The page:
A flight of beers typically consists of four to six different beers served in sample-sized glasses that are tasted in a single session. Most times you start with the lightest of the beers and work your way through to the darker samples, with the flavors intensifying along the way. This is a great way to cover a lot of ground and find some new beers to love without getting totally hammered. I’ve seen flights offered at more and more places, which is a great development, unless all the samples they pour taste like dirty tap lines (which is exactly what happened to me this past weekend). 😦
But this isn’t the only kind of flight that beer geeks enjoy – there’s also what I like to call the “night flight.” A night flight is a mostly spontaneous sequence of beers enjoyed over the course of an evening at home. Maybe you start with a pilsner or IPA and work your way to a stout. My buddy Frank and I refer to Victory Storm King as “the last beer you’ll taste” in a given evening, because either you wisely save it for the end, or you drink it early and its immensely toasted body and huge hop kick will blow out your taste buds for whatever might come next.
I enjoyed a mini night flight last evening, but it wasn’t planned. I decided to break my no-weeknight-beers rule and enjoy a can of Dale’s Pale Ale (or two). There was only one cold can of Dale’s in the fridge, but alongside it were a couple of cans of 21st Amendment’s Brew Free or Die IPA. Good enough for me. I enjoyed the Dale’s and felt like having another beer, so I cracked open a Brew Free or Die.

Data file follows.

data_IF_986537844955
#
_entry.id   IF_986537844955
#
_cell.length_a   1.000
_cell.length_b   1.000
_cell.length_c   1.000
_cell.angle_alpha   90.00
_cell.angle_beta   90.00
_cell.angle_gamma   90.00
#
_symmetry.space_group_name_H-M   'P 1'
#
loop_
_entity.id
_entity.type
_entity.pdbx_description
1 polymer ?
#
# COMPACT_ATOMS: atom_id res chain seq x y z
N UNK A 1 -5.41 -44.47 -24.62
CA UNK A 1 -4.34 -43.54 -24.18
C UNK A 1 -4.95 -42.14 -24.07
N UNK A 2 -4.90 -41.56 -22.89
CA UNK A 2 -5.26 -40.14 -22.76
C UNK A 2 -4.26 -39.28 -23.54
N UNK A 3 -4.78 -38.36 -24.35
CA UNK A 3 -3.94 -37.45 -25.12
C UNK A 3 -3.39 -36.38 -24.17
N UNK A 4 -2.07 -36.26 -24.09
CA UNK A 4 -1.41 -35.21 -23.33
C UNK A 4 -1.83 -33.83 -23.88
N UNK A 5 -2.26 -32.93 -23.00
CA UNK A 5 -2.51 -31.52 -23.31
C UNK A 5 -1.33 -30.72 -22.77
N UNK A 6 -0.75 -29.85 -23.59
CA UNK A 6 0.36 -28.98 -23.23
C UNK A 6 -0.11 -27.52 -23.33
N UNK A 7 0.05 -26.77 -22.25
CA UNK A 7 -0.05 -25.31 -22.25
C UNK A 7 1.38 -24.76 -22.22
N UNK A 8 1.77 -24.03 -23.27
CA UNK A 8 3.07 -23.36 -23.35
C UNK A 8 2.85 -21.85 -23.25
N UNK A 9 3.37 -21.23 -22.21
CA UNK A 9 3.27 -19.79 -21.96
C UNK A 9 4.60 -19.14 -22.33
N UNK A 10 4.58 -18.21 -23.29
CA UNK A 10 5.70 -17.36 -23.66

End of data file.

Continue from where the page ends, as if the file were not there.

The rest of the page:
Drinking these two back-to-back made the Brew Free or Die pale by comparison. It just couldn’t hang with the sweet earthiness and huge malt backbone that Dale’s provides. The Brew Free or Die wound up tasting a bit thin and unbalanced when chasing the Dale’s, with its lighter malt profile failing to create equilibrium with its citrus peel bitterness. Had I enjoyed them in the other order, I think both would have been pretty good, but setting my palate with the Dale’s made it difficult for the Brew Free or Die to shine.
Our pal and bear-obsessed-bourbon-barrel-carpenter John King recently gave me hell in our comment section for not trying new beers. The truth is, I try new beers all the time, but I find very few of them are worth mentioning. I’ll write about brews I love or stuff that’s awful, but beers that are just decent or kind of average don’t get my creative juices flowing, so they usually get no ink here. If it wasn’t for John’s sniping, I don’t think I would’ve ever written about Brew Free or Die here: It’s a nice aromatic IPA, but it just doesn’t curl my toes.